When to Worry About Your Blood Pressure

illustration of an arm getting blood pressure taken

If you’ve been following the news, you know that there’s some hype about the new blood pressure guidelines that were just released by the American College of Cardiology/American Heart Association (ACC/AHA). Under their new, more stringent guidelines, a significantly greater number of people will be diagnosed with hypertension than before. According to the New York Times, the number of men under age 45 who will be diagnosed will now triple and for women double.

New High Blood Pressure Threshold

Currently, most adult blood pressure goals have been set to below 140/90. But according to new guidelines, the cut off will be much lower at 130/80.

Before you frantically search for your long lost and forgotten blood pressure monitor, let’s learn a little more about what blood pressure even is and why the changes have been made.

What is Blood Pressure?

You may have wondered what blood pressure really is even measuring, and why there are two different numbers?

Think of your blood vessels as tiny little hoses. Systolic blood pressure, which is the top and higher number of the two, measures the pressure within these lumens when the heart is contracting (i.e. beating). And the diastolic blood pressure is the bottom, lower number, and reflects the pressure within these walls of the arteries when the heart is relaxing (in between the beats). So for instance, 130/80 means a systolic pressure of 130 and a diastolic pressure of 80.

Which one is more important? Well, they both are, and an elevation in either number is sufficient for a diagnosis. But systolic blood pressure is the one that most people often have trouble with, especially as we grow older. With the aging process, plaques and cholesterol build up in the lining of these “hoses,” thereby “stiffening” them. And this stiffening increases the pressure within, namely the systolic pressure. It’s the one that’s been most associated with heart disease risk.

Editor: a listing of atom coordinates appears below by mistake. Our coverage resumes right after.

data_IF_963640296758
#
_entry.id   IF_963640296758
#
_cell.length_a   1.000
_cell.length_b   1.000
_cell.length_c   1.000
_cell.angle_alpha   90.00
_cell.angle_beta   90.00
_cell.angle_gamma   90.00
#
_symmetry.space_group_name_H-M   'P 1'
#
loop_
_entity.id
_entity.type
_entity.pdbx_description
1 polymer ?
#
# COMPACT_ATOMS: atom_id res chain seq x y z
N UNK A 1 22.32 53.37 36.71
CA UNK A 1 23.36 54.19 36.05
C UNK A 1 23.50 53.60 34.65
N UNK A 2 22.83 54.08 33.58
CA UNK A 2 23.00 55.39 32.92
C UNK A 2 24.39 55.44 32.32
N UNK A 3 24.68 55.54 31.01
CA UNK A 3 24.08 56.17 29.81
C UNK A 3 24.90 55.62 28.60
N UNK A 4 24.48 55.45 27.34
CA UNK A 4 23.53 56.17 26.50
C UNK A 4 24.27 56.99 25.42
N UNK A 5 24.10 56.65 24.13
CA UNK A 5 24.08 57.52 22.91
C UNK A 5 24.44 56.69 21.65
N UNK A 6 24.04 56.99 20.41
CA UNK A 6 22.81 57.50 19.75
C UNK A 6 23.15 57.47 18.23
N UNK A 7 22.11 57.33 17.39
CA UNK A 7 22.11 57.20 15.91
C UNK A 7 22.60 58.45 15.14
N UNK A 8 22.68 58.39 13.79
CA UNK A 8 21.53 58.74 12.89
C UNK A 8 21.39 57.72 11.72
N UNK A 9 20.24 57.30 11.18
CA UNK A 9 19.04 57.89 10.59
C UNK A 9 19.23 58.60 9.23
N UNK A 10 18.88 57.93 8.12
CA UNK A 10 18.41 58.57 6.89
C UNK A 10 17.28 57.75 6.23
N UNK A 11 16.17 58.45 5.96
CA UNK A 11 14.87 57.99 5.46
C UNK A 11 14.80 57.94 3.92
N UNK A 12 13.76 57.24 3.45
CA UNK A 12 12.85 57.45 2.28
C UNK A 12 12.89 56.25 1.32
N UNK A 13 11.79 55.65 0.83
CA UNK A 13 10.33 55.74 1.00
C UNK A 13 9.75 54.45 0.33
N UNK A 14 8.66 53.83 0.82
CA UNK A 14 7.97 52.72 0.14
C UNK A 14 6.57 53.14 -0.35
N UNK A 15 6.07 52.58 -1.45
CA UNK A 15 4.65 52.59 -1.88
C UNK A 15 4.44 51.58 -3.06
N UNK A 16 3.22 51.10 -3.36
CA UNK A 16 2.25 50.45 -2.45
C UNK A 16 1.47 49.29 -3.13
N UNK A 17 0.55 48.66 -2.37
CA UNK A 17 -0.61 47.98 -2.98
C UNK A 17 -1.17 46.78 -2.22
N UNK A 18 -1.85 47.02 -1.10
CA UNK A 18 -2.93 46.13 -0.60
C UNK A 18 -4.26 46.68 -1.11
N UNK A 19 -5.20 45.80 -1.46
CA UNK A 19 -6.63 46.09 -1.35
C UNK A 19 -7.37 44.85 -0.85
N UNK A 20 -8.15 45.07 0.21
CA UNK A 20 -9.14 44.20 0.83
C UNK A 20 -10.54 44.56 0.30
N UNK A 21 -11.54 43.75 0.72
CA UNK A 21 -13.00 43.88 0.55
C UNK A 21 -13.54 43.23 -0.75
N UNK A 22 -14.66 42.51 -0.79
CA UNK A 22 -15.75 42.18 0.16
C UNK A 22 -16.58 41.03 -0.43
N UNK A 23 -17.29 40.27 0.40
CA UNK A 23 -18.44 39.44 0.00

Why Should We Care About Our Blood Pressure?

So what’s the big deal about these numbers? Why should you care? After all, you feel great. You don’t feel any different even though your blood pressure may be a little (or a lot) high. So why should you even consider taking a pill every day when you don’t have any symptoms?

Well, heart disease and stroke is the number one killer of men and women, not just in the United States, but now in the world. And high blood pressure is one of the most preventable risk factors, as are smoking, diabetes, and high cholesterol. There are other risk factors you may not be able to change, like your family history, age, or sex. Doctors care about the blood pressure a lot because it’s one of those risk factors that we actually have control over, and we can save lives by treating it.

How do elevated blood pressures actually cause damage? Well, if the pressure is high enough in the lumen of the hose, it can eventually cause wear and tear on the wall lining. We have an immune system which is trained to “patch things up.” As a result, platelets, plaques, and cholesterol deposits attack these worn out areas in an attempt to repair and if the lining is thickened enough it can prevent the blood to flow. And we need blood to carry oxygen to our heart, brain, and organs. So if it doesn’t, then those organs are in trouble.

This is why heart disease is referred to as the “silent killer”—because you may feel fine, until one day a heart attack or stroke occurs.

The earlier and more diligently the blood pressure is managed, the less damage we cause to our arteries through time.

Now back to the new study guidelines released. The earlier and more diligently the blood pressure is managed, the less damage we cause to our arteries through time. And according to the new guidelines, those with a higher risk of heart disease need to set a lower blood pressure threshold and consider medications to treat it earlier.

What does “higher risk” mean—how much risk are we referring to? Well, the expert committee answered this question, too. Those with a 10% or greater risk of developing heart disease in the next 10 years should have a 130/80 threshold to consider treatment. Here’s a blood pressure calculator developed by the American Heart Association to individualize this to each person. The more risk factors you have (for instance, the older your age, or the higher your cholesterol), the higher your 10-year risk is. Those that have a 10-year risk of less than 10% may not need medication to treat early on, but should at minimum implement lifestyle changes.

How to Reduce High Blood Pressure

Studies have shown the following:

  • Aerobic exercise reduces systolic blood pressure by 4-9 mm Hg and diastolic by 2-3 mm Hg
  • Weight loss reduces BP by 5-20mmHg
  • Limiting sodium intake reduces BP by 2-8 mmHg. A daily salt intake of less than 2400 mg/day is recommended.
  • For those over age 60: weight loss and reduced salt intake are particularly beneficial

Check out my prior article on how to treat your blood pressure without medication. For some, especially if you have borderline or mildly elevated numbers, making some lifestyle changes alone, such as losing at least 10% of your body weight, may be just sufficient to reach your blood pressure goal. Hence, you may be able to avoid having to take a pill every day.

Please note that all content here is strictly for informational purposes only.  This content does not substitute any medical advice, and does not replace any medical judgment or reasoning by your own personal health provider.  Please always seek a licensed physician in your area regarding all health related questions and issues.